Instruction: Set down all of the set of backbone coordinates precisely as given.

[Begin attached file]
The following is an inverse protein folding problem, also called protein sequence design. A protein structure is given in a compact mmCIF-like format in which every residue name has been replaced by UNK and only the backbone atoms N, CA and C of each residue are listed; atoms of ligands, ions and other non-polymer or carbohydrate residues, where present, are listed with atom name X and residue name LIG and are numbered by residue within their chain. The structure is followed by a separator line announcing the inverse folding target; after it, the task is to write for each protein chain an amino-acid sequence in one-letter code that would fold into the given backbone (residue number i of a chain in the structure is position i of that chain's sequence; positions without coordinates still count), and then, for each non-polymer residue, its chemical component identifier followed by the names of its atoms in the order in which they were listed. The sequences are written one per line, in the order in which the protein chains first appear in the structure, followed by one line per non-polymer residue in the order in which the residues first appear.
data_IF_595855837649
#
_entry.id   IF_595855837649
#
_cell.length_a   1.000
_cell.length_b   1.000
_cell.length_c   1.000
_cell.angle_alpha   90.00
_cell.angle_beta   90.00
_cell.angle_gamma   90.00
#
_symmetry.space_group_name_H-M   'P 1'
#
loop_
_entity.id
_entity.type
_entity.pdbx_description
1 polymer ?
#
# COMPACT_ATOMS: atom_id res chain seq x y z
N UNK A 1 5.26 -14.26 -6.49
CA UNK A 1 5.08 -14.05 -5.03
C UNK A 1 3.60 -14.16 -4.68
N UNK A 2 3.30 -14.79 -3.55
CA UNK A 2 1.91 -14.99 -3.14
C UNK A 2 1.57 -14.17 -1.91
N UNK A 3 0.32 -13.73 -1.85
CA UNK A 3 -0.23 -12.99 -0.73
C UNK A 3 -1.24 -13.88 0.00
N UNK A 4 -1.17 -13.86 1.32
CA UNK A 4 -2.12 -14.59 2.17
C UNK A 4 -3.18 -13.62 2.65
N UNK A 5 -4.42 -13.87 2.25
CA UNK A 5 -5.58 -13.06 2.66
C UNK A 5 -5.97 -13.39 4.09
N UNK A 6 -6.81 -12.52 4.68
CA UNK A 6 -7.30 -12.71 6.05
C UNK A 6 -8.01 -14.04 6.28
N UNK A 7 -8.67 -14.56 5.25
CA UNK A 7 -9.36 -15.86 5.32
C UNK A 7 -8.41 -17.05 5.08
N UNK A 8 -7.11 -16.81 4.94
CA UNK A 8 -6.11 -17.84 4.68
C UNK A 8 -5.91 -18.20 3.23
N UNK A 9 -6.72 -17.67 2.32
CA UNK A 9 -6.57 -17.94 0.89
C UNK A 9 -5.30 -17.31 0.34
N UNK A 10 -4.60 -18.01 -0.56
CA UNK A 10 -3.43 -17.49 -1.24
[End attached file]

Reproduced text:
The following is an inverse protein folding problem, also called protein sequence design. A protein structure is given in a compact mmCIF-like format in which every residue name has been replaced by UNK and only the backbone atoms N, CA and C of each residue are listed; atoms of ligands, ions and other non-polymer or carbohydrate residues, where present, are listed with atom name X and residue name LIG and are numbered by residue within their chain. The structure is followed by a separator line announcing the inverse folding target; after it, the task is to write for each protein chain an amino-acid sequence in one-letter code that would fold into the given backbone (residue number i of a chain in the structure is position i of that chain's sequence; positions without coordinates still count), and then, for each non-polymer residue, its chemical component identifier followed by the names of its atoms in the order in which they were listed. The sequences are written one per line, in the order in which the protein chains first appear in the structure, followed by one line per non-polymer residue in the order in which the residues first appear.
data_IF_595855837649
#
_entry.id   IF_595855837649
#
_cell.length_a   1.000
_cell.length_b   1.000
_cell.length_c   1.000
_cell.angle_alpha   90.00
_cell.angle_beta   90.00
_cell.angle_gamma   90.00
#
_symmetry.space_group_name_H-M   'P 1'
#
loop_
_entity.id
_entity.type
_entity.pdbx_description
1 polymer ?
#
# COMPACT_ATOMS: atom_id res chain seq x y z
N UNK A 1 5.26 -14.26 -6.49
CA UNK A 1 5.08 -14.05 -5.03
C UNK A 1 3.60 -14.16 -4.68
N UNK A 2 3.30 -14.79 -3.55
CA UNK A 2 1.91 -14.99 -3.14
C UNK A 2 1.57 -14.17 -1.91
N UNK A 3 0.32 -13.73 -1.85
CA UNK A 3 -0.23 -12.99 -0.73
C UNK A 3 -1.24 -13.88 0.00
N UNK A 4 -1.17 -13.86 1.32
CA UNK A 4 -2.12 -14.59 2.17
C UNK A 4 -3.18 -13.62 2.65
N UNK A 5 -4.42 -13.87 2.25
CA UNK A 5 -5.58 -13.06 2.66
C UNK A 5 -5.97 -13.39 4.09
N UNK A 6 -6.81 -12.52 4.68
CA UNK A 6 -7.30 -12.71 6.05
C UNK A 6 -8.01 -14.04 6.28
N UNK A 7 -8.67 -14.56 5.25
CA UNK A 7 -9.36 -15.86 5.32
C UNK A 7 -8.41 -17.05 5.08
N UNK A 8 -7.11 -16.81 4.94
CA UNK A 8 -6.11 -17.84 4.68
C UNK A 8 -5.91 -18.20 3.23
N UNK A 9 -6.72 -17.67 2.32
CA UNK A 9 -6.57 -17.94 0.89
C UNK A 9 -5.30 -17.31 0.34
N UNK A 10 -4.60 -18.01 -0.56
CA UNK A 10 -3.43 -17.49 -1.24